Map showing asteroid hits of past 20 years

Asteroids entering the Earth’s atmosphere are very frequent occurrences summiting around mid August when the Earth is crossing the meteor shower associated with the comet Swift-Tuttle, during the so called Perseids days. Entering the atmosphere asteroids disintegrate due to friction and would burn up if they are small objects, which we can observe as small fireballs transecting the sky. Every day the Earth is bombarded by more than 100 tons of sand sized dust from space, only once a year an automobile-size asteroid enters the Earth’s atmosphere creating an huge and often explosive fireball, whereas asteroids of a certain size do not disintegrate completely before hitting the surface. The largest event within the last twenty years was a asteroid of around 20m size that entered the atmosphere near the city of Chelyabinsk in central Russia on February 15, 2013, exploding in the air before it hit the ground. The release of energy from that event corresponds to approximately 440.000 – 500.000 tons of TNT.

NASA’s NEO Observations Program

NASA’s Near Earth Object (NEO) Observations Program finds, tracks, and characterizes asteroids whose orbits bring them within approximately 50 million kilometers (31 million miles) of Earth’s orbit about the sun. It aims to find potentially harzadous asteroids that are expected to come close to the Earth. NEO claims to have detected already 96% of the estimated 1000 asteroids with 1km size and larger. The NEO Observation Program’s current objective is to find 90% of the 140m and larger sized objects that are around 25 times more frequent than asteroids of 1km size and thus more susceptible to hit the Earth.

Explaining the Map

However, the map at hand shows asteroids of 1m size and more that hit the Earth’s atmosphere within the past 20 years (1994 – 2013). Around 556 events of different energy impact were recorded indicated by the size of the dots. The colour refers to the time the event happened – orange color stands for daytime events and blue colour for nighttime events. The emitted radiant energy at each occurrence was recorded from which the total impact energy can be estimated using an empirical relationship: the smallest dot on the map presents 1 billion Joules of optical radiant energy, which is equivalent to around 5 tons of TNT. The size of the recorded asteroids ranges from 1m to 20m, smaller asteroids were not recorded due to the lack of radiant energy hitting the Earth.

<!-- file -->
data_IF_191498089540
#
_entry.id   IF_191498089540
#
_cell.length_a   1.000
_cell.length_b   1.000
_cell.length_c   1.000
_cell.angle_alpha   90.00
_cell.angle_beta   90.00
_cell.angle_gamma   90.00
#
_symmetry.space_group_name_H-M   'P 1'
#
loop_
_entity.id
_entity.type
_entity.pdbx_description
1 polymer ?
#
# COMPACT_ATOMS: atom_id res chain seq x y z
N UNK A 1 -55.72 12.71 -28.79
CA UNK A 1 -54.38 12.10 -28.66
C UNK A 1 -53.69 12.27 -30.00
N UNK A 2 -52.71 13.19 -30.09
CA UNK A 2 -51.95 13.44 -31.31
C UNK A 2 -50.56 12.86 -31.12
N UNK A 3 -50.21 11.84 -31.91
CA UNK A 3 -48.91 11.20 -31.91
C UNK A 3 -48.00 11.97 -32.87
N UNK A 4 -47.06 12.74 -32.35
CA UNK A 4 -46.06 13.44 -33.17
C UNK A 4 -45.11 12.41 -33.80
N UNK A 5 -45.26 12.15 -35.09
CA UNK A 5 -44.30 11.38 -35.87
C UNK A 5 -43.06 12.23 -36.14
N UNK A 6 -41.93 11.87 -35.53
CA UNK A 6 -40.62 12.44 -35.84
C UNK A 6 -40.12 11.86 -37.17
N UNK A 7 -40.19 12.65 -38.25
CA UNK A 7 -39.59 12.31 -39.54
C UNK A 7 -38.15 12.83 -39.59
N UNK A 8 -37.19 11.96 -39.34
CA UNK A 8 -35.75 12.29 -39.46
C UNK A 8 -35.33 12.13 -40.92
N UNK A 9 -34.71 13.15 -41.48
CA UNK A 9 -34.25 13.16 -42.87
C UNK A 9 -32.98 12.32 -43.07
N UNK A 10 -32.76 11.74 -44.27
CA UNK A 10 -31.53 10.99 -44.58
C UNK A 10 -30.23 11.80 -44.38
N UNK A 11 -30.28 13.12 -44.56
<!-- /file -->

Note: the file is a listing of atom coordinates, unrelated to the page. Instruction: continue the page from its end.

So, think about what you wished when you observed your last falling star and if that wish has already been realised.

 

NASA Map

NASA Map

 

Directions Magazine

 

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PocketQube: 5cm Cube Satellite that is even smaller than a CubeSat

On October 4th, 1957, former USSR launched Sputnik-1, a 58cm artificial satellite that made Space history by being the first man-made object to orbit around the Earth. Around the turn of the last decade, Universities started getting involved in making Satellites – small Nano Satellites, Satellites that had Smartphones as their Computing nerve center and CubeSats; changing the Space Industry and making Space more accessible! (Read more: How Earth Observation Startups & CubeSats are changing the Industry).

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Several Earth Observation companies including PlanetLabs and Skybox Imaging are already utilizing CubeSats for Earth Observation purposes. Just when CubeSats are being touted as the next big thing in Space engineering, PocketQube, a start-up based in Scotland wants to get more people involved in Space engineering by helping them build a 125cm³ (5cm Cube) satellite!

PocketQubes (also known as PocketQub or Pocket Cube) are 5cm cubed spacecraft, proposed by Prof Bob Twiggs of Morehead State University (formerly Stanford). The first 4 PocketQubes made orbit on the 21st of November 2013. – PocketQube

PocketQube offers components and expert support for building your own satellite and in addition, can also help organize the launch of your satellite into Low Earth Orbit. PocketQube is making it really easy for schools and universities or for that matter, anyone who is interested in Space engineering to get hands on experience in building a satellite.

Although, the technical capability of the smart phone sized PocketQube satellite is rather limited, there is no limits to the educational value such a low-cost and easy-to-build satellite will have.

Here’s the link to their website.

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